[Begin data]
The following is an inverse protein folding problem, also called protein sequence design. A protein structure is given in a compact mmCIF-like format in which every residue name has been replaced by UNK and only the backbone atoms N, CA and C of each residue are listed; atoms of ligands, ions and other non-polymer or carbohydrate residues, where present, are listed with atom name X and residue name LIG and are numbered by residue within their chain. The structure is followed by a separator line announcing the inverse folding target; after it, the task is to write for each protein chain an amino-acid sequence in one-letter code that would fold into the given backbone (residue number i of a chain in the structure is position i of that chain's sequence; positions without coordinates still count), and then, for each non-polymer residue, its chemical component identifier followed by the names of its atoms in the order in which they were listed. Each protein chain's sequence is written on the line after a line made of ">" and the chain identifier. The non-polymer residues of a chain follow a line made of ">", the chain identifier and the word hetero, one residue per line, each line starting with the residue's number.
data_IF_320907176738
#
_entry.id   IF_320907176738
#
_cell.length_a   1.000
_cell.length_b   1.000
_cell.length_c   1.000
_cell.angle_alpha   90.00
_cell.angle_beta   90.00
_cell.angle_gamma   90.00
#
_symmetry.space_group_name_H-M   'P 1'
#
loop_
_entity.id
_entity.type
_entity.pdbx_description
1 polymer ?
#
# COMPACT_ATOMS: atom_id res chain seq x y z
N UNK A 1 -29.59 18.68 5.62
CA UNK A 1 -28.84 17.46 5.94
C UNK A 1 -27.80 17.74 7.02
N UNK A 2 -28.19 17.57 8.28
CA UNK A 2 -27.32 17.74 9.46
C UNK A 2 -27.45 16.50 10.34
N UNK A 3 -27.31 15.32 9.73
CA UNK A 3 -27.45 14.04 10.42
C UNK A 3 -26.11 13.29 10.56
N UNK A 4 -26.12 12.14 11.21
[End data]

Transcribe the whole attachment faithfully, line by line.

The following is an inverse protein folding problem, also called protein sequence design. A protein structure is given in a compact mmCIF-like format in which every residue name has been replaced by UNK and only the backbone atoms N, CA and C of each residue are listed; atoms of ligands, ions and other non-polymer or carbohydrate residues, where present, are listed with atom name X and residue name LIG and are numbered by residue within their chain. The structure is followed by a separator line announcing the inverse folding target; after it, the task is to write for each protein chain an amino-acid sequence in one-letter code that would fold into the given backbone (residue number i of a chain in the structure is position i of that chain's sequence; positions without coordinates still count), and then, for each non-polymer residue, its chemical component identifier followed by the names of its atoms in the order in which they were listed. Each protein chain's sequence is written on the line after a line made of ">" and the chain identifier. The non-polymer residues of a chain follow a line made of ">", the chain identifier and the word hetero, one residue per line, each line starting with the residue's number.
data_IF_320907176738
#
_entry.id   IF_320907176738
#
_cell.length_a   1.000
_cell.length_b   1.000
_cell.length_c   1.000
_cell.angle_alpha   90.00
_cell.angle_beta   90.00
_cell.angle_gamma   90.00
#
_symmetry.space_group_name_H-M   'P 1'
#
loop_
_entity.id
_entity.type
_entity.pdbx_description
1 polymer ?
#
# COMPACT_ATOMS: atom_id res chain seq x y z
N UNK A 1 -29.59 18.68 5.62
CA UNK A 1 -28.84 17.46 5.94
C UNK A 1 -27.80 17.74 7.02
N UNK A 2 -28.19 17.57 8.28
CA UNK A 2 -27.32 17.74 9.46
C UNK A 2 -27.45 16.50 10.34
N UNK A 3 -27.31 15.32 9.73
CA UNK A 3 -27.45 14.04 10.42
C UNK A 3 -26.11 13.29 10.56
N UNK A 4 -26.12 12.14 11.21